A file picture of the January 18, 1983, inauguration of part of Trans-Gabon Railway
The sky turns from indigo to ebony as the tropical night falls, and the train patiently thrusts through the jungle towards its destination, still hundreds of kilometres (miles) away.
The trek has the hallmarks of one of the world's Great Forgotten Train Journeys -- a voyage through 648 kilometres (just over 400 miles) of lush equatorial forest.
The train is the brainchild of Gabon's former president, Omar Bongo, who ruled for 42 years until his death in 2009.
In the 1970s, he dreamed of linking the central African state's resource-rich interior to the Atlantic coast -- and he saw it through, despite being rebuffed by the World Bank, which refused to fund it on the grounds that it was not economically viable.
Today, the "Bongo Train", as it is affectionately known, remains the country's sole railway line, linking 23 stations from the coastal capital Libreville to distant Franceville, the country's third most populous city.
"The Transgabonais binds Gabonese society," declares Christian Antchouet Roux, the stationmaster at Franceville.
About 320,000 people take the train every year, a sign of its affordability for the average Gabonese.
Ticket prices depend on the time of year and class -- the train has a VIP carriage, as well as first and second classes.
Passengers travel only at nighttime but in air-conditioned comfort -- a rarity in the world's poorest continent -- and the blue and yellow compartments are modern.
One of them is Miyha Koumba, a young student in Libreville who uses it to visit her family at the other end of the line.
"I take the train at least four times a year. I can visit my parents regularly," she said, arriving in Libreville at 7:00 am bleary-eyed, having departed Franceville at 5:30 pm the day before.
During the day, the train hauls manganese -- a key export after oil -- from the interior to the oceanside capital.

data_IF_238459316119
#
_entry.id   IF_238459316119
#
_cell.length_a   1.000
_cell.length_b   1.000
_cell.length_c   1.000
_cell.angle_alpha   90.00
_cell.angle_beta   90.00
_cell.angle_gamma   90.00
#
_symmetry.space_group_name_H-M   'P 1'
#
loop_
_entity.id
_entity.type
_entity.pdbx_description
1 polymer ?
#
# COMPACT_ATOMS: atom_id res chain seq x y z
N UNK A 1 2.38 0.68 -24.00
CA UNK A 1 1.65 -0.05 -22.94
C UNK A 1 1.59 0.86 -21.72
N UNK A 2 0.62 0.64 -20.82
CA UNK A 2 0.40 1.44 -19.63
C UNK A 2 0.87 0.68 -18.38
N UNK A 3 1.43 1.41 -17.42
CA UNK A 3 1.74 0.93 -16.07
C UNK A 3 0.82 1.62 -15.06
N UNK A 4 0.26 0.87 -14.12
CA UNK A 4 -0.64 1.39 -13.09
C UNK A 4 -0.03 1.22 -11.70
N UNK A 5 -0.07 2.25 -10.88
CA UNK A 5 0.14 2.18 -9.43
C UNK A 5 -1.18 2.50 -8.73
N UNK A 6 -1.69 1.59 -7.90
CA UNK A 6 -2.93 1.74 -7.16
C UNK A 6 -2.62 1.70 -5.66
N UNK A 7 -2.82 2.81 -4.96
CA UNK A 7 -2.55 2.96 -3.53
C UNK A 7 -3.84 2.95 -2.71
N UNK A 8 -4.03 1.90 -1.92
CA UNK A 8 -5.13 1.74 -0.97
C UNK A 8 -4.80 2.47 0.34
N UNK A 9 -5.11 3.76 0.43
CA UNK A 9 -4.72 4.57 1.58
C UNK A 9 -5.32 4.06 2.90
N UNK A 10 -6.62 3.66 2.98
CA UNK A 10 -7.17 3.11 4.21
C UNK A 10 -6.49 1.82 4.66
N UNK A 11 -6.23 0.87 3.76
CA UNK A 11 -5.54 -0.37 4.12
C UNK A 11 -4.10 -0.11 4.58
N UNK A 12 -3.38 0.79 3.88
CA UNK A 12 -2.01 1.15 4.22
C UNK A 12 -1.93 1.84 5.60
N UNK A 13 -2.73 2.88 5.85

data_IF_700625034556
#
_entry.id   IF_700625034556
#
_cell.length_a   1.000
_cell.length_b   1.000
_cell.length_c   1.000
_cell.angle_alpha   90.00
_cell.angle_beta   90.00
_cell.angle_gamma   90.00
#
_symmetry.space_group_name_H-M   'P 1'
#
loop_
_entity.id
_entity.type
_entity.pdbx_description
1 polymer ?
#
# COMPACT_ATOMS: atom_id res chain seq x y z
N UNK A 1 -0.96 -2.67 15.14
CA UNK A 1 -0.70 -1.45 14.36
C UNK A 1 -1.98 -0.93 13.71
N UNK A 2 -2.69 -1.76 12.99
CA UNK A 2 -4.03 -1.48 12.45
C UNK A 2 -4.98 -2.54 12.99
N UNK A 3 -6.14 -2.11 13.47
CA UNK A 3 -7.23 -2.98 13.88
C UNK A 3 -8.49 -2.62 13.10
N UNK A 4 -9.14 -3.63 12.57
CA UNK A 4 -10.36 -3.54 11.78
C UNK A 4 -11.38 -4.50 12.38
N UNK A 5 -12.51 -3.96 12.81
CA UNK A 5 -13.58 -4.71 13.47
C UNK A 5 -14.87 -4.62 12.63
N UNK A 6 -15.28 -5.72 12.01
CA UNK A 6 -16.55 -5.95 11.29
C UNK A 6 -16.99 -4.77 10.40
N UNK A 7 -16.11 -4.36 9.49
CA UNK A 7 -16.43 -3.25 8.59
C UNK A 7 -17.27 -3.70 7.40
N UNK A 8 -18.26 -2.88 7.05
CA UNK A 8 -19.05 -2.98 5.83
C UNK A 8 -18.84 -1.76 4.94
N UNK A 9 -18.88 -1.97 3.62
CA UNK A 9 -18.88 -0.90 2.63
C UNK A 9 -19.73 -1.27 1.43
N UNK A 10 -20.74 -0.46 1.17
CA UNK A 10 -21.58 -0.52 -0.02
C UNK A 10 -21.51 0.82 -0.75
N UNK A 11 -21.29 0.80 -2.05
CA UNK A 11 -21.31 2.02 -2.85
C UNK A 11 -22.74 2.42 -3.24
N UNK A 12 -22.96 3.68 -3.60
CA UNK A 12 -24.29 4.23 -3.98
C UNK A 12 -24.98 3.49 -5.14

- Critics and champions -
Touting the train as a symbol of national unity and modernisation, Bongo doggedly pressed on with the plan, saying: "If we need to have a pact with the Devil, we'll do that."
Fortune smiled on Gabon's leader in 1973 when the OPEC cartel of oil producing nations raised prices dramatically, filling the country's coffers and enabling him to start construction with the additional help of Western aid, notably from former colonial ruler France.
Bongo flagged off the project -- the largest in Africa at the time -- on December 30, 1973.
It cost $1.65 billion (more than 1.5 billion euros), and millions of trees were felled to cut the swathe through the jungle for the track, which is unelectrified.
In 1986, the last stretch was inaugurated in the presence of then French prime minister Jacques Chirac.
Critics of the project have long pointed to its cost, to its use as a political tool for Bongo, whose partisan stronghold was centred in the region where Franceville is located, and to French involvement.
"Since its creation, the Transgabonais has been closely linked to France and its interests," US law professor Douglas Yates, author of "The Rentier State in Africa: Oil Rent Dependency & Neocolonialism in the Republic of Gabon", told AFP.
Its champions view it as a critical piece of infrastructure for Gabon's development.
There is a road running parallel to the tracks. But it is riddled with potholes, making the journey much longer, far less comfortable, and dangerous too.
- Derailments and elephants -
In a country which has been grappling with the effects of falling oil prices since 2014, the importance of manganese for the economy has ballooned.
"Without manganese, this train could not exist," said Gabonese economist Mays Mouissi.
According to an economic report by the Gabonese government, the ore accounts for a fourth of non-oil exports.
Although still volatile, a recent surge in manganese prices over the last couple of years has boosted the country's oil-dependent economy.
French mining group Eramet, which extracts 80 percent of Gabon's manganese, recently said that it wants to boost production by 60 percent by 2023.
But more than 33 years after the first train started rolling, the line is facing problems.
There have been many derailments on a stretch built on unstable terrain and maintenance has been poor.
Train services have been further compromised by technical problems, while elephants wandering over the tracks have caused delays.
To keep the line going, a massive eight-year revamp was launched in 2015, costing an estimated 330 million euros.
More than half of the total will be financed by France together with, ironically, the World Bank.